D.C.’s Theater J completes its most financially rewarding season to date with “The Moscows of Nantucket,” a new dramedy by Sam Forman (“I Sing!,” “The Rise and Fall of Annie Hall”) about the levels of discord that prevent a prosperous family from savoring its many blessings. The message is relevant and the nonstop jokes are clever, but stretches of melodrama and tiresome characters keep the one-acter from hitting its intended high notes.
The setting is the idyllic beachside patio of the Moscow family’s vacation home in Nantucket (a picturesque set from Robbie Hayes). But all is not well. Years of festering resentment, jealousy, and bitterness involving the two self-absorbed sons have rendered this a decidedly dysfunctional household. It all reaches a predictable climax during a rare gathering of the clan.
Thirtysomething son Benjamin (James Flanagan) is an unsuccessful writer back living in the basement, wallowing in self pity and drowning his sorrows in his father’s vodka. Visiting for the week is brother Michael (Michael Glenn), a hugely successful TV producer in Hollywood, along with his new wife (Heather Haney) and nanny (Amal Saade). The father (Bob Rogerson) spends the week avoiding confrontation while the mother (Susan Rome) busies herself apologizing for her tactless comments that fan the smoldering embers.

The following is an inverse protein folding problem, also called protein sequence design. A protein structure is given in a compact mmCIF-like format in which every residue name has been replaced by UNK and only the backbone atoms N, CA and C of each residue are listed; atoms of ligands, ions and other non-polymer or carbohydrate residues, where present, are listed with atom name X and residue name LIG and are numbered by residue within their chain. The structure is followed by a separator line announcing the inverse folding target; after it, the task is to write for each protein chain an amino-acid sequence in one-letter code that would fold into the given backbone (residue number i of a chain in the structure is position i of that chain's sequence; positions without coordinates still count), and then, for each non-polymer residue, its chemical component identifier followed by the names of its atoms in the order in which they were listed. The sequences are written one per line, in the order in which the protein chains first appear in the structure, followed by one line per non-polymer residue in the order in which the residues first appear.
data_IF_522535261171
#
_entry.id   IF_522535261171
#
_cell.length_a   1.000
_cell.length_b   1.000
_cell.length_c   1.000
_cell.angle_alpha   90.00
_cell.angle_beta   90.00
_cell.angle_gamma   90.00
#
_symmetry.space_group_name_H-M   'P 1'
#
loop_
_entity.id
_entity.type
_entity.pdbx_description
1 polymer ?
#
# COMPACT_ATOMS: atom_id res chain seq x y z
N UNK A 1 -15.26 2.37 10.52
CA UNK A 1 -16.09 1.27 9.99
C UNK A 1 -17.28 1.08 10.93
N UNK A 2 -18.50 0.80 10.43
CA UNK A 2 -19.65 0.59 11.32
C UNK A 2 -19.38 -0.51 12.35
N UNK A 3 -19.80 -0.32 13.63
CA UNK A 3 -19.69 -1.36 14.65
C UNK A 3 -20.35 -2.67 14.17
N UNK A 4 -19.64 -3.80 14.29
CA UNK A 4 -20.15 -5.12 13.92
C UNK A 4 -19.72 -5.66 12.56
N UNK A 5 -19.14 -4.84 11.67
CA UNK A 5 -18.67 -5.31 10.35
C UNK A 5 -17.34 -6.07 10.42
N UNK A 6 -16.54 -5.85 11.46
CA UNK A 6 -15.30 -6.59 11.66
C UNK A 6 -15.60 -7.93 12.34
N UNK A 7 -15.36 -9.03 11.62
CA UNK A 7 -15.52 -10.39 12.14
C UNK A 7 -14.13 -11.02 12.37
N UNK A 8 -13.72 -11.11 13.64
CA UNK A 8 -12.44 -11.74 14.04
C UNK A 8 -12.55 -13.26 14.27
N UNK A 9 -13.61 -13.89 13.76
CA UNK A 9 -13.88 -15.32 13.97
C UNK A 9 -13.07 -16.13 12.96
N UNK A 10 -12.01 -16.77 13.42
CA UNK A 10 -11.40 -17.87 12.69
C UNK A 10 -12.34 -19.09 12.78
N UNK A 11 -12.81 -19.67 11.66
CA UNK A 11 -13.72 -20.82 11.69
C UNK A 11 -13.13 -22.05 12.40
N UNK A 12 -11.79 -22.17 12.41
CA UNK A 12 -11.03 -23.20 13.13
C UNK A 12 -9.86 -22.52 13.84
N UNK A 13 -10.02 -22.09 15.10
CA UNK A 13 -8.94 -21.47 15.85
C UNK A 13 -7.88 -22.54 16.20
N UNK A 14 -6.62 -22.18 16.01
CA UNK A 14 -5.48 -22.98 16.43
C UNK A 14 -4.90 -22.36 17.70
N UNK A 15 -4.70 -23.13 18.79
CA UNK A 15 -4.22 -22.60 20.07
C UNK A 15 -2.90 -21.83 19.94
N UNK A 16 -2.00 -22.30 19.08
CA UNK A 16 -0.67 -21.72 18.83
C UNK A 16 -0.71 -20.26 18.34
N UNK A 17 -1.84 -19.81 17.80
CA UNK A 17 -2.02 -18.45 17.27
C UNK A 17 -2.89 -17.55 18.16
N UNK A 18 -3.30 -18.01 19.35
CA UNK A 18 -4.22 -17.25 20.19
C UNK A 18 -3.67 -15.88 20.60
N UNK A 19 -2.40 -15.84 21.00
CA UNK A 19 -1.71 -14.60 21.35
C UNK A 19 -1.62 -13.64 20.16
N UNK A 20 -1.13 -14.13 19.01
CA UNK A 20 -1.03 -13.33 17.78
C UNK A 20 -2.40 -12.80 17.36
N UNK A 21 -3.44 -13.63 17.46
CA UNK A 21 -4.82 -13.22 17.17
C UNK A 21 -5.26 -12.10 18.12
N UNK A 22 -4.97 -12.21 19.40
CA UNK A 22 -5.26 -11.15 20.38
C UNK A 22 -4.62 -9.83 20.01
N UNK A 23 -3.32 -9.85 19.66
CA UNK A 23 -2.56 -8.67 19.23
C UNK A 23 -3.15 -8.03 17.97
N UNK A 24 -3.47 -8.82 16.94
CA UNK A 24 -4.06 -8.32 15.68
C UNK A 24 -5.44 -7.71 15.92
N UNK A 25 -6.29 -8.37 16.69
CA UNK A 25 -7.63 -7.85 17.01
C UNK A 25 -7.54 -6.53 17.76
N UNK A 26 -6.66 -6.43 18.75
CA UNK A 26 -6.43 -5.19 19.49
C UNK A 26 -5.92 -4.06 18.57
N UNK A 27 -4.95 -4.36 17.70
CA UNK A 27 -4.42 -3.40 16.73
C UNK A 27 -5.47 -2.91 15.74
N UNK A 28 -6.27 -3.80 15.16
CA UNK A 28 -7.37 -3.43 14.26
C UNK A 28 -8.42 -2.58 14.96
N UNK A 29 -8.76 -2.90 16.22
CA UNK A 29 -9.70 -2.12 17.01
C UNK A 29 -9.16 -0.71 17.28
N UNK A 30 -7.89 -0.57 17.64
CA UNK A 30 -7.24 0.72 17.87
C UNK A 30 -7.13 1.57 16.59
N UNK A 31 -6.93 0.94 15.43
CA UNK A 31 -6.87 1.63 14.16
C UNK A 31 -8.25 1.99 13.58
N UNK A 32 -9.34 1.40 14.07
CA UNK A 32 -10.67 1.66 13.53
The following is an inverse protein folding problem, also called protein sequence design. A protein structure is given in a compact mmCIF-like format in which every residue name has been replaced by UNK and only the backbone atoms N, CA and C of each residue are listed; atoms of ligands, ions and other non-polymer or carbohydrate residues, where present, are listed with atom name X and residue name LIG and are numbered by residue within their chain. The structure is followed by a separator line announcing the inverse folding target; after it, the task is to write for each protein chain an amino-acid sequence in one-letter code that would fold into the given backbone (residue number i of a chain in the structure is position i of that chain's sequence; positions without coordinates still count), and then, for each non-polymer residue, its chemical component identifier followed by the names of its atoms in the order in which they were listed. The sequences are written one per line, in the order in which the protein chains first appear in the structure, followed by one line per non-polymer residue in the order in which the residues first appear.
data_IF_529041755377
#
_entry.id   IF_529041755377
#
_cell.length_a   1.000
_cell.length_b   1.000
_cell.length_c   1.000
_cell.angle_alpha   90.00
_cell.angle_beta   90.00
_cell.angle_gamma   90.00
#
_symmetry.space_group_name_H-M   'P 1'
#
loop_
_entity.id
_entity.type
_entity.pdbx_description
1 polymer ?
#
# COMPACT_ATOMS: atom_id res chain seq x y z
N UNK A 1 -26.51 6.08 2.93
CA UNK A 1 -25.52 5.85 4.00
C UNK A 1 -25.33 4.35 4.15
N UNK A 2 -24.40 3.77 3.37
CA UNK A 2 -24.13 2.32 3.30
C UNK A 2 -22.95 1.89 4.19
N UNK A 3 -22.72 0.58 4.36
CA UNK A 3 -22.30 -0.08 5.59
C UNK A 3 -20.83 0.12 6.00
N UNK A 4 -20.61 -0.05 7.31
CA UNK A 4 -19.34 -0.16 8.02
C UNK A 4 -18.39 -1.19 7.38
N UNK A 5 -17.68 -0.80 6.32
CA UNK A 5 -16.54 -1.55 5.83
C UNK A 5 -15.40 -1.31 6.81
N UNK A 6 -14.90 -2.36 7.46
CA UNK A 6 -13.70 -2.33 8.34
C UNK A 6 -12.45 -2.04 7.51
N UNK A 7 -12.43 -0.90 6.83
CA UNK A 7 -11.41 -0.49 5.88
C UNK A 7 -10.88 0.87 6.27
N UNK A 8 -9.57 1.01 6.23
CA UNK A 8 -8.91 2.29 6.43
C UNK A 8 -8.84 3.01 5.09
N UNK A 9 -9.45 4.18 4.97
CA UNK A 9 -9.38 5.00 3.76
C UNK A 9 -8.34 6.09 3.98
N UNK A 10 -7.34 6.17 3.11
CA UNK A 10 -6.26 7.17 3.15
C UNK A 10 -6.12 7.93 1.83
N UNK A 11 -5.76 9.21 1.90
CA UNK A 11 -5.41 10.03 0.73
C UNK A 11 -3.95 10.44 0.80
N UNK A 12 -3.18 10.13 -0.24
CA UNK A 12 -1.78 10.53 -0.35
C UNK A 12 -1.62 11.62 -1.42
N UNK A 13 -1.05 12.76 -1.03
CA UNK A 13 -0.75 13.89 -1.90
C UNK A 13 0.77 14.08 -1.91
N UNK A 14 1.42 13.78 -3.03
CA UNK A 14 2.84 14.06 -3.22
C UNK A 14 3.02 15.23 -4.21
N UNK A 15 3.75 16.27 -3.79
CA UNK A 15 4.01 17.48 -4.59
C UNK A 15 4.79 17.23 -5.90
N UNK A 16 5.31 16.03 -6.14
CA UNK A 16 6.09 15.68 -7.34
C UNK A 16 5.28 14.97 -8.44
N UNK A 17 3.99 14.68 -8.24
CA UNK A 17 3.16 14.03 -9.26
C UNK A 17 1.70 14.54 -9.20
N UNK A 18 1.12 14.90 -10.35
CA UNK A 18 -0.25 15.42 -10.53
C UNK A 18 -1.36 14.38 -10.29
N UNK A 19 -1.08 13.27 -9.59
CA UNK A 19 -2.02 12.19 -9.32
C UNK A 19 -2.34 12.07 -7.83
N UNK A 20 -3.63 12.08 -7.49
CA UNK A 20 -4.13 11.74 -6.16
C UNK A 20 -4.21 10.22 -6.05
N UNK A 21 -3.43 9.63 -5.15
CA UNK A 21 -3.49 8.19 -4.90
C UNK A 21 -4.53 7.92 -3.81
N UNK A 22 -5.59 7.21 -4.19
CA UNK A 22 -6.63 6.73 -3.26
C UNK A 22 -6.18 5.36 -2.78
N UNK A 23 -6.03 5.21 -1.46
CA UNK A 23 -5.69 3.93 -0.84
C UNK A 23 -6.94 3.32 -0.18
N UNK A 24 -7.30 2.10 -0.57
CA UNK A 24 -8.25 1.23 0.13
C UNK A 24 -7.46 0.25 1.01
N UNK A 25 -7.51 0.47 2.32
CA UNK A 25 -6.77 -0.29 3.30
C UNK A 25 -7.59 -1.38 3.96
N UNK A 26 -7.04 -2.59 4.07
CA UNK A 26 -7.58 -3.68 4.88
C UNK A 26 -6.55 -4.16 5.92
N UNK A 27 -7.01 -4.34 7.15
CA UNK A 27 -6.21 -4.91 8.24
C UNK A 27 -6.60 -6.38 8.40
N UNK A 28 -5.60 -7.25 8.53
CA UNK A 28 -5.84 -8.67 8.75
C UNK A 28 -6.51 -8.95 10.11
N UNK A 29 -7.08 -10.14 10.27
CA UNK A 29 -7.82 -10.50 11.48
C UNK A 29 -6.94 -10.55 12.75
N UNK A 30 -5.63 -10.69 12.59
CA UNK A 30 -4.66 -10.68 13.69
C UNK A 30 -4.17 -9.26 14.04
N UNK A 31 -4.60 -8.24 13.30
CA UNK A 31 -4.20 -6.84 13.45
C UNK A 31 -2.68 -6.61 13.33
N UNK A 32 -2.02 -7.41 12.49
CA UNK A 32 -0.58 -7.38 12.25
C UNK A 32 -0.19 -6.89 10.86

Forman’s Simonesque one-liners lighten an otherwise heavy load, with the most refreshing cracks coming from Haney’s outspoken Georgia trailer-park bride learning to cope with a New England Jewish mindset. And Forman’s message about communication and forgiveness is earnestly told.
The play is also refreshingly topical, with frequent references to current TV hits like “30 Rock” and “Arrested Development.” One funny line about Bin Laden’s $1 million compound is ripped straight from the headlines.
Yet “Moscows” remains a work in progress, weakened by awkward transitions, a predictable plot and some insufficient character development. It eventually becomes tedious as everyone gets under each other’s skin. Besides, Flanagan’s one-dimensional portrayal of the perpetually whining Benjamin makes it impossible to engender empathy for a pivotal character who in real life should have been forcefully booted from the nest.